Rich, But No Slacker
Michael was raised amid extraordinary privilege — an army of servants, exclusive private schools, first-class European vacations and seasonal trips to any number of Rockefeller mansions around the world, from New England to South America.
Michael attended the Buckley School in Manhattan, then went on to Philips Exeter Academy in New Hampshire and Harvard University. Rockefeller, with sandy hair and a thin, medium build, grew up self-assured but a bit nerdy, due in part to the spectacles he wore for the nearsightedness that afflicted his family.
He certainly was not a spoiled brat. He worked hard and was determined to experience life from the bottom up.
He spent part of one summer working as a grocery bagger in Puerto Rico, and he also toiled briefly as a novice vaquero on his family's cattle ranch in Venezuela.
His uncle, David Rockefeller, would later say, "From his childhood, Michael demonstrated a love of beautiful things and people. Independent in spirit and enthusiastic in all that he did, he was a keen observer, intrigued by the unknown and unexplored."
At Harvard, Rockefeller was a "legacy," as the shoo-in children of alums who donate generously are known. But he was not the clichéd wealthy slacker. He earned a reputation as curious, adventurous and sensitive. A Harvard fellowship later established in his honor notes, "Michael had a zest for exploration — for new ideas, places, and people."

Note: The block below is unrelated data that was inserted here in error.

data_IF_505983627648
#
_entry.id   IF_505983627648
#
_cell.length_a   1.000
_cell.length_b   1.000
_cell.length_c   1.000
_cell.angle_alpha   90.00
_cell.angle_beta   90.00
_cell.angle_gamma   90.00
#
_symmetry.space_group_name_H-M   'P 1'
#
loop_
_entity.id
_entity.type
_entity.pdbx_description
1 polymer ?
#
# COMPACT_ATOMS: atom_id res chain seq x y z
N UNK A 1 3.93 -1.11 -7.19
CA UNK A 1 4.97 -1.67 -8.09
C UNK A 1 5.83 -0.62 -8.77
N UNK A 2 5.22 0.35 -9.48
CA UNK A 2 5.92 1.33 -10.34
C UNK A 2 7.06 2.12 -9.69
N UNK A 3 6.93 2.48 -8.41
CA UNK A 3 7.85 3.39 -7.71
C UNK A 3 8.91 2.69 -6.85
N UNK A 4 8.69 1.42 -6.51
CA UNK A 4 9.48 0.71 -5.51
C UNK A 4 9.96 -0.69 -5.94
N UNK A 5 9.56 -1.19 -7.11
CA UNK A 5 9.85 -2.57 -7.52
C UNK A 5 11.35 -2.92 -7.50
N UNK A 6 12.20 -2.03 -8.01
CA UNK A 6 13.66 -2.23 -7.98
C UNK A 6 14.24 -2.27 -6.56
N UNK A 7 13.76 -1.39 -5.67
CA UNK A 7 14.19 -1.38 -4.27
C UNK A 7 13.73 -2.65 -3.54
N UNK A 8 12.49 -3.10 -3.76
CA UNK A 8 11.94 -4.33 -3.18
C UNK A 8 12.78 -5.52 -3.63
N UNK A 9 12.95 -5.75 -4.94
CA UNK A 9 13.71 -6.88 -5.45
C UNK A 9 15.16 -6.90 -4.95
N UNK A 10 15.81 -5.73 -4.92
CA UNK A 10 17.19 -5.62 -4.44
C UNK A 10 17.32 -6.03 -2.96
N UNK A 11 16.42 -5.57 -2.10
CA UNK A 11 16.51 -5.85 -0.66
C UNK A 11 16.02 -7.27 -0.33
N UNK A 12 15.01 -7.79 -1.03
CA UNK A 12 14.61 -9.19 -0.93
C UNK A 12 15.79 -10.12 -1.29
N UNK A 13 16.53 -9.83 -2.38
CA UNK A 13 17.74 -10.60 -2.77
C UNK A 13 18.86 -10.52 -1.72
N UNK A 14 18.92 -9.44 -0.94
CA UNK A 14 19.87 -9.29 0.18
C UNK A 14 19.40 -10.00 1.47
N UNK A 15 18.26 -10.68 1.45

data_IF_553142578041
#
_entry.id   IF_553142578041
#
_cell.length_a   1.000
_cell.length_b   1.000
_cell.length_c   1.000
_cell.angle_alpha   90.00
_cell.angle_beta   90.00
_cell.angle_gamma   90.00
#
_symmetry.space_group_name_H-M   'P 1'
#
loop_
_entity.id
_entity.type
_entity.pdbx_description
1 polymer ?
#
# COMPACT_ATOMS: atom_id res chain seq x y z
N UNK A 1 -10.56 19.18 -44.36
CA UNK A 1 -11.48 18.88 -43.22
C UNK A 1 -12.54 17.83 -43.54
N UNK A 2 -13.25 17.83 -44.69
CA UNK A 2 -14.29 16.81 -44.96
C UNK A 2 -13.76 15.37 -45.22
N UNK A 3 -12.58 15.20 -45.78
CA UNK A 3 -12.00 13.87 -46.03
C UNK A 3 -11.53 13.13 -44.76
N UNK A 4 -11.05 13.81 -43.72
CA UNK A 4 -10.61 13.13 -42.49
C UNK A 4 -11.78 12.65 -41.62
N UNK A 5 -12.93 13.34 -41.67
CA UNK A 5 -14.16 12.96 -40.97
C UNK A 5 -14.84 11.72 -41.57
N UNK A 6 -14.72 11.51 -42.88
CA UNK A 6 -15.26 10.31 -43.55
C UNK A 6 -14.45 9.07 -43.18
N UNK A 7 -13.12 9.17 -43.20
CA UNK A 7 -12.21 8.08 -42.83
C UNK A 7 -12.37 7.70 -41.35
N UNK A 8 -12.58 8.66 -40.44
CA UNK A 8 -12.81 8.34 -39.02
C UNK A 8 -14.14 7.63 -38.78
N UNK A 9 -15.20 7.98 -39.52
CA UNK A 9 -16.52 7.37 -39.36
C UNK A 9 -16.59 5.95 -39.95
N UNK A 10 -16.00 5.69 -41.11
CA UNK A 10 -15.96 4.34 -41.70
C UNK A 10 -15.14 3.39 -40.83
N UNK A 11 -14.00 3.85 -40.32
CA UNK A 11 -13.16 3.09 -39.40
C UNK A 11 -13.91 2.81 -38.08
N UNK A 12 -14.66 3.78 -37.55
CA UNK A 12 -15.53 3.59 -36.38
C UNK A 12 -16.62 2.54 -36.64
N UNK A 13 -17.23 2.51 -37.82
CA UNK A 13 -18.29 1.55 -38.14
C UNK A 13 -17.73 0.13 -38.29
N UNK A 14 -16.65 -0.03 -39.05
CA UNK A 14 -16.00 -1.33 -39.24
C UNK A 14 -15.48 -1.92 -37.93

He graduated cum laude with a degree in English in 1960, two years after his father was elected governor of New York.
Being a Rockefeller, he felt no urgency to earn a living. He planned to return to Harvard at some point for a graduate degree, perhaps in the law, but more likely in a science such as anthropology or in the fine arts.
Art and adventure were the muses he chose to pursue after college.
Rockefeller grew up in homes graced with master artworks. His grandmother, Abby Aldrich Rockefeller, was an avid collector of modern art and founder and benefactor of the Museum of Modern Art in New York. His father drew Michael into the art world when he named him to the board of directors of his Museum of Primitive Art.
As his time at Harvard drew to a close, Rockefeller apparently was considering an art-collecting trip to the Andean cultures of South American, following his post-graduation completion of a six-month commitment in the U.S. Army Reserve.
As he later put it, "I have the desire to do something romantic and adventurous at a time when frontiers in the real sense of the word are disappearing."
But one day he learned from a college roommate, Sam Putnam, that Robert Gardner, a young Harvard professor, was planning a research trip to New Guinea on behalf of the university's Peabody Museum of Archaeology and Ethnology, according to an account by journalist and author Milt Machlin.
Rockefeller made a pitch to go along with Gardner, who specialized in filming primitive cultures. The professor agreed to sign on Michael as sound recorder and still photographer — after Rockefeller agreed to pay his own way.